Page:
• jamesjames Pennsylvania, USAPosts: 423

    Everyone who said the OS should be updated as long as the hardware isn't obsolete: I agree. A phone purchase is an investment, and one my biggest reasons for choosing a flagship is because the hardware will last at least two years, but more likely closer to 4 or 5, before becoming obsolete or just crapping out completely (replaceable batteries are wonderful animals). With that in mind, I'd have no qualms at all about going with a lesser phone if the updates for all phones were only supported for two years, or less. I mean, how many of us actually put the biggest baddest devices through their paces? Granted, as time goes on the hardware will eventually slow down as the OS grows and files are added, but that's beside the point.

    Besides, wouldn't it be cheaper for the OS developers to continuously put out updated versions of an OS that all viable devices could install, rather than to support constant updates for numerous different OS versions on numerous devices?

  • micahdubosemicahdubose Rock Hill SCPosts: 133

    I would completely agree with you! I would think it would be cheaper for the manufacturer to only have one OS and with those updstes, it would become much better over time because of longevity in support. Really good point!

  • 2pointdooj2pointdooj Morocco, OujdaPosts: 590 ✭✭✭✭

    For me, between 2 and 3 years.

  • davedave Ingolstadt, GermanyPosts: 84

    And how are OEMs supposed to make money?

    You know what the cheapest solution would be? Never deliver any updates and always make you buy new phones.

    I understand that consumers always want to have it their way (I include myself here, 'infinite' and good working updates would be the best of course) but you have to keep in mind that these companies want to make money. They are no non-profit-organisations that want to make the world a better place, in the first place they want to make money.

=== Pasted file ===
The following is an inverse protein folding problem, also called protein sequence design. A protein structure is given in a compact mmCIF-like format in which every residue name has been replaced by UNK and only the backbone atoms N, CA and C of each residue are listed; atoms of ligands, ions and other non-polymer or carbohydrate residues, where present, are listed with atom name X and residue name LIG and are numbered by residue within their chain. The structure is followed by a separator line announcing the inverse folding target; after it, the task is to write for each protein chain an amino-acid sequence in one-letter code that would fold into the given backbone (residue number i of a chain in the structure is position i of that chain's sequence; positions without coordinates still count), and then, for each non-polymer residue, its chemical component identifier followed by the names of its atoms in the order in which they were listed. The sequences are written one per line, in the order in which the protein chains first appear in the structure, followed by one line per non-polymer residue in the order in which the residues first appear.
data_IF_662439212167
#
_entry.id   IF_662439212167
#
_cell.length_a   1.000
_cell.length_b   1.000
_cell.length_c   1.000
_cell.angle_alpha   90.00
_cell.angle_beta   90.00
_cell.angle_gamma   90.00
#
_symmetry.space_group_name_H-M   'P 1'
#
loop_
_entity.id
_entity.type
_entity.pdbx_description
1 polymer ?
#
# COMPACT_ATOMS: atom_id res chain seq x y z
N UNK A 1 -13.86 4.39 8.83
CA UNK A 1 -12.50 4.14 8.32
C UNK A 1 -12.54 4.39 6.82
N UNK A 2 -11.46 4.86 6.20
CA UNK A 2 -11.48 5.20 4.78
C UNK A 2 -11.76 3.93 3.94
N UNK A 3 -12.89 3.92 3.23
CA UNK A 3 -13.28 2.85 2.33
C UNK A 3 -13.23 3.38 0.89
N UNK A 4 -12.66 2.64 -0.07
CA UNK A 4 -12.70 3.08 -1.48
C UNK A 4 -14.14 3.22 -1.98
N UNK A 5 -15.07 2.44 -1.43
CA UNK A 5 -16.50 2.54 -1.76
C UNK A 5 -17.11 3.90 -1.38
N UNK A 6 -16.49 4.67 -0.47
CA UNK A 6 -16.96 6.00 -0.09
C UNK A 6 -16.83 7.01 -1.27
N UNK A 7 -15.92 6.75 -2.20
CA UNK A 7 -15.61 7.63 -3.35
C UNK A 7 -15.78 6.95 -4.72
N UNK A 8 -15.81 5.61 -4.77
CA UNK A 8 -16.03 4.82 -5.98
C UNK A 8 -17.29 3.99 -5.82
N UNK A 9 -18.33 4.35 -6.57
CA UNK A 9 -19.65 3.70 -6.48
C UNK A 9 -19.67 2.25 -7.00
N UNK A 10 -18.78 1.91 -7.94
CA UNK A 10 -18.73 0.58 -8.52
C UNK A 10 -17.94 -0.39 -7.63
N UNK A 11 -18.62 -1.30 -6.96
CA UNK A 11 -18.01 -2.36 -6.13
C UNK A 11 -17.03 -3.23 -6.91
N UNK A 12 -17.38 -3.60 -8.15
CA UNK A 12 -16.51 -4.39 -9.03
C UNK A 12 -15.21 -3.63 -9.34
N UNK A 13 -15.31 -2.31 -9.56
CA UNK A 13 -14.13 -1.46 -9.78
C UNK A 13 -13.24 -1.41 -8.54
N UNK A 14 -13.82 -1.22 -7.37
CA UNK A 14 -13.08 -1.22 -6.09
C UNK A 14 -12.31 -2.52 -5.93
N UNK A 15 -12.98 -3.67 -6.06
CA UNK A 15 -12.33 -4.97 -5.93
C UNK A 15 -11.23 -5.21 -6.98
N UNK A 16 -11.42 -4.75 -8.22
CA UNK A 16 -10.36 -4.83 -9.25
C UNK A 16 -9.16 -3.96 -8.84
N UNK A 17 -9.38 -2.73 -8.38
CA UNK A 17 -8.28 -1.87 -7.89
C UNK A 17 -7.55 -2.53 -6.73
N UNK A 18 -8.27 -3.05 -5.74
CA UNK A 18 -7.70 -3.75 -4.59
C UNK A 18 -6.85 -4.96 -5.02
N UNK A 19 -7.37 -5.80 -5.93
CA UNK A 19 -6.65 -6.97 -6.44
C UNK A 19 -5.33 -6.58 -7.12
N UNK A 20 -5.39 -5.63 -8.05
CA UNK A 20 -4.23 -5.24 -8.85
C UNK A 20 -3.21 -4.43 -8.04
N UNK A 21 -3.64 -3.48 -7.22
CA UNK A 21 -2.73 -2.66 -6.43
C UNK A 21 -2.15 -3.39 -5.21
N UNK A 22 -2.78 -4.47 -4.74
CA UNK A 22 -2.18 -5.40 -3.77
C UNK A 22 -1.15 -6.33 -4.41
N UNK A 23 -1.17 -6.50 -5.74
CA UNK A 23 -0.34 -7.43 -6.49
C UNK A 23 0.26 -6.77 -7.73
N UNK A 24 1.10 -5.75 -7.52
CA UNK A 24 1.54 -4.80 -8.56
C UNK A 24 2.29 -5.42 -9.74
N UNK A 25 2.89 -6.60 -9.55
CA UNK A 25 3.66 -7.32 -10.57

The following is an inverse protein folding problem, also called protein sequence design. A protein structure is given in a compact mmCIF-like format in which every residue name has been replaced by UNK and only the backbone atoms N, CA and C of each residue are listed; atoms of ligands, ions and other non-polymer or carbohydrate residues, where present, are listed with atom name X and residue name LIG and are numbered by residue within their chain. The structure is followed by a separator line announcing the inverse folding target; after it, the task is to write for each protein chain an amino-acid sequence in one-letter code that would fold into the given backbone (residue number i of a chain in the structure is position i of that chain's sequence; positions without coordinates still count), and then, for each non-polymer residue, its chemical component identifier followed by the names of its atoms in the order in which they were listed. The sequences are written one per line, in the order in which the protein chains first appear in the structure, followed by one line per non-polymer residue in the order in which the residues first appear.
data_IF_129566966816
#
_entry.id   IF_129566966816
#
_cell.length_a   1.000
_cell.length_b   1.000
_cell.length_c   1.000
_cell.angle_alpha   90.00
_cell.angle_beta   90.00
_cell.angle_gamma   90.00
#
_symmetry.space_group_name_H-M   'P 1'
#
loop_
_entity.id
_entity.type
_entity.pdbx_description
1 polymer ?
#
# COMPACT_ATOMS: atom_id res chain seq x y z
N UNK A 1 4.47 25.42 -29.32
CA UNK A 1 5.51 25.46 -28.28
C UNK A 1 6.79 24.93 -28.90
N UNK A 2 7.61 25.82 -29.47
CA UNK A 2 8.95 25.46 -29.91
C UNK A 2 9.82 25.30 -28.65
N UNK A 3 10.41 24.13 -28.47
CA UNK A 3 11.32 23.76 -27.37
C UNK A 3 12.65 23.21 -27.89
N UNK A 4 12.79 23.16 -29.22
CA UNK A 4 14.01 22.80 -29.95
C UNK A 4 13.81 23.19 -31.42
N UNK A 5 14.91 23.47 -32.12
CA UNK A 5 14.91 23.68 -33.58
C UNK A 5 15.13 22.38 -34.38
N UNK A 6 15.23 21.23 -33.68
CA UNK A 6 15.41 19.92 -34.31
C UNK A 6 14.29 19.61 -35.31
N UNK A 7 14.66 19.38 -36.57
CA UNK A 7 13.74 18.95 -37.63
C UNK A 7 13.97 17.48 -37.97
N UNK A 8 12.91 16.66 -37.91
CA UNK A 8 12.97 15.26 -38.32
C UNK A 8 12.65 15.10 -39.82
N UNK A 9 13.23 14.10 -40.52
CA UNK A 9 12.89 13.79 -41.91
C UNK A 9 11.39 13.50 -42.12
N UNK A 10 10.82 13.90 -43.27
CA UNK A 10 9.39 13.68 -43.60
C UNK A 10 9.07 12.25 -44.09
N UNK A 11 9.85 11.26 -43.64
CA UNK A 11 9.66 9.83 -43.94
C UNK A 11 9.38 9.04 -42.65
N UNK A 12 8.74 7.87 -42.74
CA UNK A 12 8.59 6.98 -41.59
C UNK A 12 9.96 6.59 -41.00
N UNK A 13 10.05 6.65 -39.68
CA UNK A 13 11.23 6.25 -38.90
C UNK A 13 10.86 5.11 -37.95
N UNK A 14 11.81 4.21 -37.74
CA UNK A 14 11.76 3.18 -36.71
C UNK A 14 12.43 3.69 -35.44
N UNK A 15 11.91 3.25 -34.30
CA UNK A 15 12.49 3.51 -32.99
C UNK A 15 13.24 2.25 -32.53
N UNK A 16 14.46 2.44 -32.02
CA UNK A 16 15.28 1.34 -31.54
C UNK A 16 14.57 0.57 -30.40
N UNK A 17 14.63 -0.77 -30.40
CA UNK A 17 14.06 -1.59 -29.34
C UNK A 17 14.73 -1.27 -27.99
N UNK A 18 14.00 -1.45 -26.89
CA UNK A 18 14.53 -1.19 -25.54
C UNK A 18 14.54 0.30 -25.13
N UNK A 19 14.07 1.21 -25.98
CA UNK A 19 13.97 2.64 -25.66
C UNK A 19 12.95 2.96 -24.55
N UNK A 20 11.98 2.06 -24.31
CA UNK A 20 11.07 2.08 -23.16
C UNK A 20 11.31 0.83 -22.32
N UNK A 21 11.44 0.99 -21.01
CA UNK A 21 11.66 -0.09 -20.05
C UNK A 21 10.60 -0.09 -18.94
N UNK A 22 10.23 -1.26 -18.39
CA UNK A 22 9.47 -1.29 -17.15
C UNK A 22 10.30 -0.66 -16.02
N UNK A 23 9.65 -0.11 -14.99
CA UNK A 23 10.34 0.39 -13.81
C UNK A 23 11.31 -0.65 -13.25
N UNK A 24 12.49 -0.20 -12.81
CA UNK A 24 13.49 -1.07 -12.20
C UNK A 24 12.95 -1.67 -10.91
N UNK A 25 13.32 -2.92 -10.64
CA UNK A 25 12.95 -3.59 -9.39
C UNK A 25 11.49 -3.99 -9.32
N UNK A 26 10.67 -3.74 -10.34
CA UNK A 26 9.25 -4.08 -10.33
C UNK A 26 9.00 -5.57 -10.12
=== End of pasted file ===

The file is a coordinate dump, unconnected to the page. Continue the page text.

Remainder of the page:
• jtzmax7jtzmax7 Bridgeport, USAPosts: 1,145

    That would be ideal but with the speed tech is moving i could see 1-2

  • micahdubosemicahdubose Rock Hill SCPosts: 133

    That is very true. Don't you think they will make money too if they were held high amongst consumers for delivering quality software? Samsung is known for having slow, bogged down, bloaty software, but if they actually invested in quality updates, wouldn't they attract more customers, thus, more money?

    Look at how apple distributes their software. Updates nearly at the same time across all devices. Software held high among their community for quality and consistency. Android manufacturers could learn a thing or 2, maybe even adopting that approach and I can guarantee consumers would stick to android and even come back to Android. Just a thought.

  • davedave Ingolstadt, GermanyPosts: 84

    They don't make any money by having good reputation and being 'held high amongst consumers', as you call it. This is just one way to make you buy devices from them. It helps them a lot if their customers are satisfied with their products and services but not in a monetary way but in a psychological way. When you are satisfied you will recommend the brand, you will buy new devices made by them, you will use their services and so on. But an OEM has nothing from you saying 'I like that OEM'.

    They need to sell devices and try to achieve that by delivering the best they can or at least by delivering what they mean is the best and what most customers want (but that's obviously not always the case).

    This is the same as in human resource management. Companies are trending to offer more and more activities for their employees, massages, discounts and so on. They don't do it because they feel sorry for their employees, they usually do it to make more profit as these employees are willing to work harder, faster and more efficient if they feel confident and comfortable in their job and among their coworkers.